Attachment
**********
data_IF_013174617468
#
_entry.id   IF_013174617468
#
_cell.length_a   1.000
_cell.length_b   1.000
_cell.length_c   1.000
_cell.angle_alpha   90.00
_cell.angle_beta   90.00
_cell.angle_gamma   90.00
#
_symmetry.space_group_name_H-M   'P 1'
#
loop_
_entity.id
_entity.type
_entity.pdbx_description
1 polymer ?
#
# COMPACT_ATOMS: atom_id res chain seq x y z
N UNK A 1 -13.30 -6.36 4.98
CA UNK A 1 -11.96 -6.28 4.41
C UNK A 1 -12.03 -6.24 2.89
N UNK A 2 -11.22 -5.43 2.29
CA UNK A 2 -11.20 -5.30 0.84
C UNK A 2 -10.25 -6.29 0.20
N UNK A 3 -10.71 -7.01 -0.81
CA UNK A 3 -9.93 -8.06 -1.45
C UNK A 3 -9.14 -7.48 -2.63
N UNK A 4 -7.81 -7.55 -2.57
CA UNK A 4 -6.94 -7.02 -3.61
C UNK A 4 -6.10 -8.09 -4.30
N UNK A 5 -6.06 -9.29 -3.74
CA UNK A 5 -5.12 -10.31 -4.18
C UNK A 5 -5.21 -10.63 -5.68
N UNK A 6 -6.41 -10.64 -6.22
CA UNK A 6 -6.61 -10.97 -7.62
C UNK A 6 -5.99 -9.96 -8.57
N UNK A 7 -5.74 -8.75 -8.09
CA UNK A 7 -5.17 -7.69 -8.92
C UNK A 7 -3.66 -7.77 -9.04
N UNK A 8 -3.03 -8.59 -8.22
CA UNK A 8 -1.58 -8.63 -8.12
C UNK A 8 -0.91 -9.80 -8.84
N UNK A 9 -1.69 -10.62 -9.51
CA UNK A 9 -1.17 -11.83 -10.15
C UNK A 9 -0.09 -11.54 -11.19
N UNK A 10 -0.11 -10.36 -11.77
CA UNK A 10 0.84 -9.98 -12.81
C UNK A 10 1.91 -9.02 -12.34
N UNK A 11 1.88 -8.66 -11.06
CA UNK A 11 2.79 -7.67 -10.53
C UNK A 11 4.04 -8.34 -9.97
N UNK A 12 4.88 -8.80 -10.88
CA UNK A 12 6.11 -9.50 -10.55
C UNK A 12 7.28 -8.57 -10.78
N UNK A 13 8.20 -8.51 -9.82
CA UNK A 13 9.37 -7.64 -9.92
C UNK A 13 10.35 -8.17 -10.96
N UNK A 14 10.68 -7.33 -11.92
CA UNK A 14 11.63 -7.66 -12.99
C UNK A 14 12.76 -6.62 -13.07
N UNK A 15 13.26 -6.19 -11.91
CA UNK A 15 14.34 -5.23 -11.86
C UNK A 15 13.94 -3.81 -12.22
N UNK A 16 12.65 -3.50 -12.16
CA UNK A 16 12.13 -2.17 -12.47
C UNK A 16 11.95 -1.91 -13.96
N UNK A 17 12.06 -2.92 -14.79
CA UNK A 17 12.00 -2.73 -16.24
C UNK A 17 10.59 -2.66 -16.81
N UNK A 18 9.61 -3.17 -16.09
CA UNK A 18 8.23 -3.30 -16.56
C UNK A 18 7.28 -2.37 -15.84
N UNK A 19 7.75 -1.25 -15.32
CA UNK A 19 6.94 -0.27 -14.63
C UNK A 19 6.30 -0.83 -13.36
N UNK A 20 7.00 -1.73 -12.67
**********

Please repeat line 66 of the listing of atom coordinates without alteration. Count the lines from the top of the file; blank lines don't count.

N UNK A 16 12.65 -3.50 -12.16